Johnson: What did it entail to get that clearance?

Forestieri: FBI [Federal Bureau of Investigation] checking you, checking your family, and so on. I remember my family saying, “Did you know that somebody called here?” or “Somebody visited us,” or something like that. That’s all I recall on that. I know you’re going to eventually get into 1958, but do you have any other questions before that time period?

Johnson: We were talking about some of those earlier projects. You said that you went to a laser system—was that still within NACA?

Forestieri: That was still with NACA, yes, and we were interested in lasers. At that time, we didn’t know exactly what they could do, like we know today, but we wanted to know what the effect of different things was on lasers. I had done some experiments with, it was called a ruby laser at that time, and boy, I can hardly remember. Different temperatures, different reactions on a ruby laser and what it did to that. I think I even wrote a paper on that, but I don’t remember that very well. This was a long time ago, you know?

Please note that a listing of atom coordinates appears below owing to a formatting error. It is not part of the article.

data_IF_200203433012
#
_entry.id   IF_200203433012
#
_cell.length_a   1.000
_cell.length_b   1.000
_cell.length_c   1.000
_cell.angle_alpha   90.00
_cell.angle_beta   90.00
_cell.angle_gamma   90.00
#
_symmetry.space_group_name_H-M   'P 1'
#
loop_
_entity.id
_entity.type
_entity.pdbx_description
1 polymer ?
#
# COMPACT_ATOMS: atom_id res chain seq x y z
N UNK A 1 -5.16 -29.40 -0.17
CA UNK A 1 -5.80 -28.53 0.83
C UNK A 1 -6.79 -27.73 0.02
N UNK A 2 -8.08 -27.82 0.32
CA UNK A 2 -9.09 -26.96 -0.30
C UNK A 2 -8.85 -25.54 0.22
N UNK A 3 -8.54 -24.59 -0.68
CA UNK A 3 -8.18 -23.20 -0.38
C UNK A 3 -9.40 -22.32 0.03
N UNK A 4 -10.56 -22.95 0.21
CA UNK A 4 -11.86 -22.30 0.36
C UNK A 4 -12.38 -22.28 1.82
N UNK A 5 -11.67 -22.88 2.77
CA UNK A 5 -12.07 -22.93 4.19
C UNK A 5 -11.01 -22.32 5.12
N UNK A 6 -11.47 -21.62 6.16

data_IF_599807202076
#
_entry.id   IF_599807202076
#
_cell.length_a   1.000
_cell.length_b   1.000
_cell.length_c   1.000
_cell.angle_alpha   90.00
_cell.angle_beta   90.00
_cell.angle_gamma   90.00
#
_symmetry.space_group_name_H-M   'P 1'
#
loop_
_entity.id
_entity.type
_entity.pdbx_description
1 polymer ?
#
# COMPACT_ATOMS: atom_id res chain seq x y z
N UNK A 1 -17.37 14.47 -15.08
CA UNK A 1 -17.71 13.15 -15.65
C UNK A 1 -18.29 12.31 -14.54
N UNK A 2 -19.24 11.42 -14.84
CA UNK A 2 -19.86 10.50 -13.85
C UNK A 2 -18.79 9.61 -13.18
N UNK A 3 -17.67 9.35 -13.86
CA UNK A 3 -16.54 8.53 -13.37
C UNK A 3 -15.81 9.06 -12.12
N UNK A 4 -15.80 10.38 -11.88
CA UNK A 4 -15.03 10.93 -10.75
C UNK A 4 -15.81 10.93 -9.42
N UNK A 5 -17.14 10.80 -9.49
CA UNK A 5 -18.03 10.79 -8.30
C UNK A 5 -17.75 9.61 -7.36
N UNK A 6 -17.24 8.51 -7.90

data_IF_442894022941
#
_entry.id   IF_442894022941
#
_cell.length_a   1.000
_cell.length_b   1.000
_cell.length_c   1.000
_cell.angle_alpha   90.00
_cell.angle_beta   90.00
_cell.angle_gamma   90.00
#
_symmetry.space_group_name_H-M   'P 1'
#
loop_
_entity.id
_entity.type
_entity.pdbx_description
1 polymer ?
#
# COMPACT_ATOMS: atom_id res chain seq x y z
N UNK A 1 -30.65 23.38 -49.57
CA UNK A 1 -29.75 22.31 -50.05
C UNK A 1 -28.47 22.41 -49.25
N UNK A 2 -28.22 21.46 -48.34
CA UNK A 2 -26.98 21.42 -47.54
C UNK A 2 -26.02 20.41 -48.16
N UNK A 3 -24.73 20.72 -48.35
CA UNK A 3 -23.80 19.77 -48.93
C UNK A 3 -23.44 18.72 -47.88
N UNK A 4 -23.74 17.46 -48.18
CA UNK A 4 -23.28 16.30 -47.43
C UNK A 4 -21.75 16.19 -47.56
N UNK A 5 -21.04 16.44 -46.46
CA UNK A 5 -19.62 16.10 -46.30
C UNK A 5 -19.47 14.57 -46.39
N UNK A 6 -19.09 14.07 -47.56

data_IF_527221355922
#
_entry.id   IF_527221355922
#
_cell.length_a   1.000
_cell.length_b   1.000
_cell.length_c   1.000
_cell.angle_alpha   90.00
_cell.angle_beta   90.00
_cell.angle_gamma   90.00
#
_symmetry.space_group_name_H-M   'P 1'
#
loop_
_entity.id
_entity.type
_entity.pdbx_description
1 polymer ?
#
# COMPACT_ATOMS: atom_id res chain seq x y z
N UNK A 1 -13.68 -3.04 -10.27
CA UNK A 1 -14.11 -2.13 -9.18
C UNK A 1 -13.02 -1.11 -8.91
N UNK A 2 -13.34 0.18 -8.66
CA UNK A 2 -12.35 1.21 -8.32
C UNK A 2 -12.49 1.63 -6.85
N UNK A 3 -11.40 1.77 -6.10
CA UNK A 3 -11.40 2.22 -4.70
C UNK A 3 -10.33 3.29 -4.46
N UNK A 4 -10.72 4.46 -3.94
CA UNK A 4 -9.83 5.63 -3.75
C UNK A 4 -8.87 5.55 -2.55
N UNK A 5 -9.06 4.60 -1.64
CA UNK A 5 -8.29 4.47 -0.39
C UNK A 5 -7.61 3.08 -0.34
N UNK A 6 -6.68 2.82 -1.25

Johnson: Yes, I know. We’re asking you to stretch that memory a little, aren’t we? Let’s talk about some of those early years, and as you mentioned, you got to organize a picnic, and the feeling at the site at that time, when people were first working here in the NACA, we’ve heard people describe it as a campus, or very congenial.

Forestieri: It was. It was very congenial. It was very campus-like, very unstructured, in the sense that nobody watching you every minute of the day, or anything like that. A lot of freedom, but everybody was interested in working. That was an interesting time period; everybody was interested in what they were doing. I don’t remember anybody talking about any goof-offs at that time. It was kind of interesting. That’s not the same as it was with NASA. NASA was a little bit different.